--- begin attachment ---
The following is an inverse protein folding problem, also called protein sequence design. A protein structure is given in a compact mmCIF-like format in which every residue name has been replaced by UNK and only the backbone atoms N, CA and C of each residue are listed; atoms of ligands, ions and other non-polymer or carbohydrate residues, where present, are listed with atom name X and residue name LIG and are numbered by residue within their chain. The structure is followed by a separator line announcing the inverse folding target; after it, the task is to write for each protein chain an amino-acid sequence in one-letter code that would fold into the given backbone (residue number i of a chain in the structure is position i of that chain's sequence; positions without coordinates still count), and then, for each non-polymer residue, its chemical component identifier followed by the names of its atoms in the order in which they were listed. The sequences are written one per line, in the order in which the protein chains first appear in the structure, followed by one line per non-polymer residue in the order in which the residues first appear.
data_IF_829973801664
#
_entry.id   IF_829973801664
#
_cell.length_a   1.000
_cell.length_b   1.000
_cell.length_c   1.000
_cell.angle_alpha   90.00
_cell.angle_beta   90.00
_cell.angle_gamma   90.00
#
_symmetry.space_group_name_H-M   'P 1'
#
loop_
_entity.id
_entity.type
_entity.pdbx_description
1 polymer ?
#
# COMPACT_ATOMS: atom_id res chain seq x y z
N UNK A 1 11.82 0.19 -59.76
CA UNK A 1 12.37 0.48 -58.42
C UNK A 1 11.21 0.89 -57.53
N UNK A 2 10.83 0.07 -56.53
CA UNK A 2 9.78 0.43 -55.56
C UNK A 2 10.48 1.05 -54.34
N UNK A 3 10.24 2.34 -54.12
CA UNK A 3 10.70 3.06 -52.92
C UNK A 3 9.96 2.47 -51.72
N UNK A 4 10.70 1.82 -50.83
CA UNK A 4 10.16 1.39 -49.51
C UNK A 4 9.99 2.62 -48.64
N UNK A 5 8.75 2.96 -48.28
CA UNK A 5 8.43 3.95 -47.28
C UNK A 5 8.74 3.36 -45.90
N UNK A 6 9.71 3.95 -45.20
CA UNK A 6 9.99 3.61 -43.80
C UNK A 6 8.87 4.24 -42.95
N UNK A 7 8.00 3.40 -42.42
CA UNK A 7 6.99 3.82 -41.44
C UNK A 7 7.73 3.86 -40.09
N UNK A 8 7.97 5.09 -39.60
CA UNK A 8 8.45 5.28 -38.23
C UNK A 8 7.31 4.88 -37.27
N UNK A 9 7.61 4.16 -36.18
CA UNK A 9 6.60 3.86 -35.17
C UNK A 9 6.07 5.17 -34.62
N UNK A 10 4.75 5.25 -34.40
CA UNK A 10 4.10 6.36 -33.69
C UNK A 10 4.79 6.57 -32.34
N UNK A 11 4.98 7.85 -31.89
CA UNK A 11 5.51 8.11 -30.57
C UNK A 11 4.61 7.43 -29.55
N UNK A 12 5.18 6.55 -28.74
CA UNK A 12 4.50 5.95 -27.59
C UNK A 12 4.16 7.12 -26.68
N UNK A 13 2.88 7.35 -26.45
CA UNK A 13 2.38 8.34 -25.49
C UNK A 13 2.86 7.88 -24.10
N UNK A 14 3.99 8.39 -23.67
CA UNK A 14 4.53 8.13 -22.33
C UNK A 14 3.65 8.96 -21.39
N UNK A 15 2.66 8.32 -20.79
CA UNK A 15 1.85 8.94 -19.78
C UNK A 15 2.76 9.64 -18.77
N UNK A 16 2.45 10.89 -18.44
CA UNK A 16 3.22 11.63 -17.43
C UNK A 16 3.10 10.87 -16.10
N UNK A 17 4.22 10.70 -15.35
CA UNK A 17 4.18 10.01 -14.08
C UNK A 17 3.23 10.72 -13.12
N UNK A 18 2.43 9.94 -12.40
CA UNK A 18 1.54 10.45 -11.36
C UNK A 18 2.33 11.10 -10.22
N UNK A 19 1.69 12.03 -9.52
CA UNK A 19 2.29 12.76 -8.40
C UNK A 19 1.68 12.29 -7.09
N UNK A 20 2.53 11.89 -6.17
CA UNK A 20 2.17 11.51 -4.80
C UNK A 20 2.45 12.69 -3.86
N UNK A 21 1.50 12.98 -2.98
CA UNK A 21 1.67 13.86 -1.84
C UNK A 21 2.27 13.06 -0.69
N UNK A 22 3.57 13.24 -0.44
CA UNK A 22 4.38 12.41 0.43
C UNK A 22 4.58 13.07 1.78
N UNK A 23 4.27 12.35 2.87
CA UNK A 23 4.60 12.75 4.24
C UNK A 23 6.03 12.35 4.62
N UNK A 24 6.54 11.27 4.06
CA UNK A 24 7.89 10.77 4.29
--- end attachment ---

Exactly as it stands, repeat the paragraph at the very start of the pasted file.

The following is an inverse protein folding problem, also called protein sequence design. A protein structure is given in a compact mmCIF-like format in which every residue name has been replaced by UNK and only the backbone atoms N, CA and C of each residue are listed; atoms of ligands, ions and other non-polymer or carbohydrate residues, where present, are listed with atom name X and residue name LIG and are numbered by residue within their chain. The structure is followed by a separator line announcing the inverse folding target; after it, the task is to write for each protein chain an amino-acid sequence in one-letter code that would fold into the given backbone (residue number i of a chain in the structure is position i of that chain's sequence; positions without coordinates still count), and then, for each non-polymer residue, its chemical component identifier followed by the names of its atoms in the order in which they were listed. The sequences are written one per line, in the order in which the protein chains first appear in the structure, followed by one line per non-polymer residue in the order in which the residues first appear.